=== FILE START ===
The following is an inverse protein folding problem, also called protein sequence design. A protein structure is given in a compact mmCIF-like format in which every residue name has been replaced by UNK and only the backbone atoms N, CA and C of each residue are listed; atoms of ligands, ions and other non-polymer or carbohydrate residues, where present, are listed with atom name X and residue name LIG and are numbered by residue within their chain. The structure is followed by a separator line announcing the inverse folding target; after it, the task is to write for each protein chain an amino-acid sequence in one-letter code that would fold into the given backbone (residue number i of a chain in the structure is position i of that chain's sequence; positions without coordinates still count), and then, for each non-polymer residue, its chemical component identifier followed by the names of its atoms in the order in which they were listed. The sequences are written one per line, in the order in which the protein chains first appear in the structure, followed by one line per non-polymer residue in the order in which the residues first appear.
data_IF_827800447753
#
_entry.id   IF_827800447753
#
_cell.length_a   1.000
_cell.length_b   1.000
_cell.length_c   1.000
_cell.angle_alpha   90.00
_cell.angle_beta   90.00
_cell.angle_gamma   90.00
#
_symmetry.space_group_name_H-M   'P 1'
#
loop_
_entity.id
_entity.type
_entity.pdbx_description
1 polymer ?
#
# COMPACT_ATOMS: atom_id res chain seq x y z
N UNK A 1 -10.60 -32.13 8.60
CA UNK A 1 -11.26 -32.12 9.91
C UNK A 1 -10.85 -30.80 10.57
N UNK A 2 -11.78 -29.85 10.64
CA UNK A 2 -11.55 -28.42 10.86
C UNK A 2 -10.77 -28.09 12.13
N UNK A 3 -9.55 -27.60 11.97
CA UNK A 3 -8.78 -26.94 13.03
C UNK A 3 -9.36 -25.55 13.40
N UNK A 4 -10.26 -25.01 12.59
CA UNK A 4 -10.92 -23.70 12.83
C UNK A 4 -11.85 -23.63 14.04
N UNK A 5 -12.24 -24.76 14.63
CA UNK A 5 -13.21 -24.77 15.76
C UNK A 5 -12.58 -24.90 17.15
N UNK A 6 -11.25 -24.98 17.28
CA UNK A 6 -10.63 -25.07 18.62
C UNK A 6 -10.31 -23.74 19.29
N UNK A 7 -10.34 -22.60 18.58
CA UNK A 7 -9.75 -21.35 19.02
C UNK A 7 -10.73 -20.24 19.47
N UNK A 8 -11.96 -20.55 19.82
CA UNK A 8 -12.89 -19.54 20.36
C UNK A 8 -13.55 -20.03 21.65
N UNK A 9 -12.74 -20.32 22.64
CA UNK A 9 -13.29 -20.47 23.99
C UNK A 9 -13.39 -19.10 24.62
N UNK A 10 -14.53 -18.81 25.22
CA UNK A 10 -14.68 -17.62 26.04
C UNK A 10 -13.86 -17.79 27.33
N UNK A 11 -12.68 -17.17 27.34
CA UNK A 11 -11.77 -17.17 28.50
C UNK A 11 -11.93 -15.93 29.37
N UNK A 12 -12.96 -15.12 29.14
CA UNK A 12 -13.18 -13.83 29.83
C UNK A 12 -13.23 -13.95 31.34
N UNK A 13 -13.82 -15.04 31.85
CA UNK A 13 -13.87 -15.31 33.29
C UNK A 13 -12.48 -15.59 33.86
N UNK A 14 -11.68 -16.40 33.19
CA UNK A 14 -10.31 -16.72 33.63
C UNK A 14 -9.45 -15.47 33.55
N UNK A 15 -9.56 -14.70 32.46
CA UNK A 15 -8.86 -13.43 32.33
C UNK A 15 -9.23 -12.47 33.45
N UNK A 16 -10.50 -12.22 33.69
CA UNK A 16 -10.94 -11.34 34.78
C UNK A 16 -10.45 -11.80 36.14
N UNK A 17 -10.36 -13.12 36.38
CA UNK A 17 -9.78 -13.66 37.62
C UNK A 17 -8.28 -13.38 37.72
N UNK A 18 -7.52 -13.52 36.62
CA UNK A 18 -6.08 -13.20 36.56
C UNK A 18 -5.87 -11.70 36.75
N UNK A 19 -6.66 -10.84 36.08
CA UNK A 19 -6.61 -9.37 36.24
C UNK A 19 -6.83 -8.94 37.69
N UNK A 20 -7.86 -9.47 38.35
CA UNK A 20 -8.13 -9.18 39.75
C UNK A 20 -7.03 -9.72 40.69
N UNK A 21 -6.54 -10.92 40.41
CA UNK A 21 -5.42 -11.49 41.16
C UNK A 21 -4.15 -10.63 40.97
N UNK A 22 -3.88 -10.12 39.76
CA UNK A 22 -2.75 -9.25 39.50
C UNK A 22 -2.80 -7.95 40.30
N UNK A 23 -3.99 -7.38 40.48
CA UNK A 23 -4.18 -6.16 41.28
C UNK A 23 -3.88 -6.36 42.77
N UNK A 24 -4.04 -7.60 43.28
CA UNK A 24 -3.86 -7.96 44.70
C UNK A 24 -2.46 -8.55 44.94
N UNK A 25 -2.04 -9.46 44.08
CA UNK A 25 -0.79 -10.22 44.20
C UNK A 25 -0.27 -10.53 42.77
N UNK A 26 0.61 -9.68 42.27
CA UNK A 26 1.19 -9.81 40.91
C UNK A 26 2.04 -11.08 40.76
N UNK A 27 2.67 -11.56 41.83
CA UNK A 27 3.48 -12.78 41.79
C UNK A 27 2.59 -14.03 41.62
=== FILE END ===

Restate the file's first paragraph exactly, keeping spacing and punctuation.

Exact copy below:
The following is an inverse protein folding problem, also called protein sequence design. A protein structure is given in a compact mmCIF-like format in which every residue name has been replaced by UNK and only the backbone atoms N, CA and C of each residue are listed; atoms of ligands, ions and other non-polymer or carbohydrate residues, where present, are listed with atom name X and residue name LIG and are numbered by residue within their chain. The structure is followed by a separator line announcing the inverse folding target; after it, the task is to write for each protein chain an amino-acid sequence in one-letter code that would fold into the given backbone (residue number i of a chain in the structure is position i of that chain's sequence; positions without coordinates still count), and then, for each non-polymer residue, its chemical component identifier followed by the names of its atoms in the order in which they were listed. The sequences are written one per line, in the order in which the protein chains first appear in the structure, followed by one line per non-polymer residue in the order in which the residues first appear.